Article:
Jen is a work-from-home mom of 6-year-old twin boys, and two girls ages 4 and 8. She also blogs at Diagnosis: Urine, where she whines a lot about being a de facto single parent during the brutal homework, dinner, and bedtime circles of hell.

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Ill Communication

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I was just dying to use a Beastie Boys’ album for a post title and I finally made it work! I don’t know which dates me better – the band or the fact that I actually used the word “album” rather than “CD.” Either way, I’m feeling old. But that’s besides the point. This post is about communication and I’m here to talk (or, er, write) about it.

Don’t get me wrong, we have a TON of talking going on in our house. There’s almost never a quiet moment, actually. We have sudden statements, pronouncements and talking through problems. We have long, drawn-out conversations and monologues. We have near constant object identification going on. And so many questions. It’s just that none of this appears to be in English. Twin talk is a very real phenomenon in our house, and I hate to admit it, but it’s workin’ my nerves. Occasionally there are real words peppered in, mainly when we prod them to use our native language. We can get hi, cracker and tractor, dog and duck, and a resemblance of truck and train out of Oskar. Abel will say hi (constantly), up and down, dog, uh-oh, baby (sometimes) and ball, and just like his brother, a resemblance of truck and train. And of course, mama and dada are staples, used and abused, in both repertoires. In fact, I think that J is the founding father of our boys’ language, as it’s core consists of the consonant-vowel combo “da-da.” a-dah-a-dah-a-bizul-bizel-dip-a-dah-yup. Please don’t ask me to translate.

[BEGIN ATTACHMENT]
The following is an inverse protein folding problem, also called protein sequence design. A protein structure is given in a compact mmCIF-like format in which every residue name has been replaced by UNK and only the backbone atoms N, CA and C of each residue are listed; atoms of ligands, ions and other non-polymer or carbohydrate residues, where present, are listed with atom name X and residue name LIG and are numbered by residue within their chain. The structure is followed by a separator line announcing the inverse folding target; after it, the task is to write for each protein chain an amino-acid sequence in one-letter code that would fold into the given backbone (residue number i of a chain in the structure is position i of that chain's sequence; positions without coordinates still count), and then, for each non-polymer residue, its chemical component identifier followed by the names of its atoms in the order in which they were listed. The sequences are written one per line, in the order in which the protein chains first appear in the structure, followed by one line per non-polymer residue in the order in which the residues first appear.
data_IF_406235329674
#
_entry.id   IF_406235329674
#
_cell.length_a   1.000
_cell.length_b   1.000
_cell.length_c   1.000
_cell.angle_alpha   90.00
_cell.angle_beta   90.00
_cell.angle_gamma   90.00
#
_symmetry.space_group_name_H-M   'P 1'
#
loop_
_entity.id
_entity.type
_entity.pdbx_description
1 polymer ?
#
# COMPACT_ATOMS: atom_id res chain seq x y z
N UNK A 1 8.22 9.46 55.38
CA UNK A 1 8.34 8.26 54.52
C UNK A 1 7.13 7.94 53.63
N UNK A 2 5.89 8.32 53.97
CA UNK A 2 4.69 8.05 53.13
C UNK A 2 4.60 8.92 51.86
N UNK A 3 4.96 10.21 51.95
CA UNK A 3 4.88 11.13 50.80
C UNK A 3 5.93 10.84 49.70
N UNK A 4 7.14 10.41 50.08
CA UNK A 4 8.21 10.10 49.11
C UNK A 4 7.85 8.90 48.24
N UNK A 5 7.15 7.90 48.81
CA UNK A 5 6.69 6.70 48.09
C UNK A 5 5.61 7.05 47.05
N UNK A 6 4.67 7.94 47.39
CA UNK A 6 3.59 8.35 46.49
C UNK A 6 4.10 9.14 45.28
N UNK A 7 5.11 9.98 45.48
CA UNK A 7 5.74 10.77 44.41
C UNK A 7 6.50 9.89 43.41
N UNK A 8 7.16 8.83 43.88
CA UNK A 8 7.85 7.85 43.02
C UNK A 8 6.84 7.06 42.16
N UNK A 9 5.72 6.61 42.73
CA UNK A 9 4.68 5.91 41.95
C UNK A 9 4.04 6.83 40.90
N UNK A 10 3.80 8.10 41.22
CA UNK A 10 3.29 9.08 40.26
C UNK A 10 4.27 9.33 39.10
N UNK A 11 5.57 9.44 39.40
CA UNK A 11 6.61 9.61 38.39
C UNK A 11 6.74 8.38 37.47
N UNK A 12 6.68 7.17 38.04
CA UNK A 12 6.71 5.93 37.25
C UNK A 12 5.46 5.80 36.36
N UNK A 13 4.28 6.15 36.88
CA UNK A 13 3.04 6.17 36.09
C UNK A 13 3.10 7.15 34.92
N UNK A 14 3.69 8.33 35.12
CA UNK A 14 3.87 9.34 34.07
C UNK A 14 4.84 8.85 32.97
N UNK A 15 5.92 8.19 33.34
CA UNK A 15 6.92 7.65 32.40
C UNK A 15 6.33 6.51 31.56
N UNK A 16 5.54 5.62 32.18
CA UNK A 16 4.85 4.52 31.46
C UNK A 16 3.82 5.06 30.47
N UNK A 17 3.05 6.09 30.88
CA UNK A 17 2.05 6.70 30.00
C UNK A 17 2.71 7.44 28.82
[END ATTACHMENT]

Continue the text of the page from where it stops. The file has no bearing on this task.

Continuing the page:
We have moments of brilliance where the boys’ will say an English word perfectly. Today it was lion for Oz. Clear as a bell and when looking at the awesome roaring animal in Little Gorilla. Unmistakable. And never to be heard again. Their imitation of sentences in English is pretty amazing, too. Abel regularly says, “Yep, I do!” It catches people off guard it sounds so accurate and in perfect context. The intonation is spot-on. But da-da speak is 95 percent of what comes out of their mouths.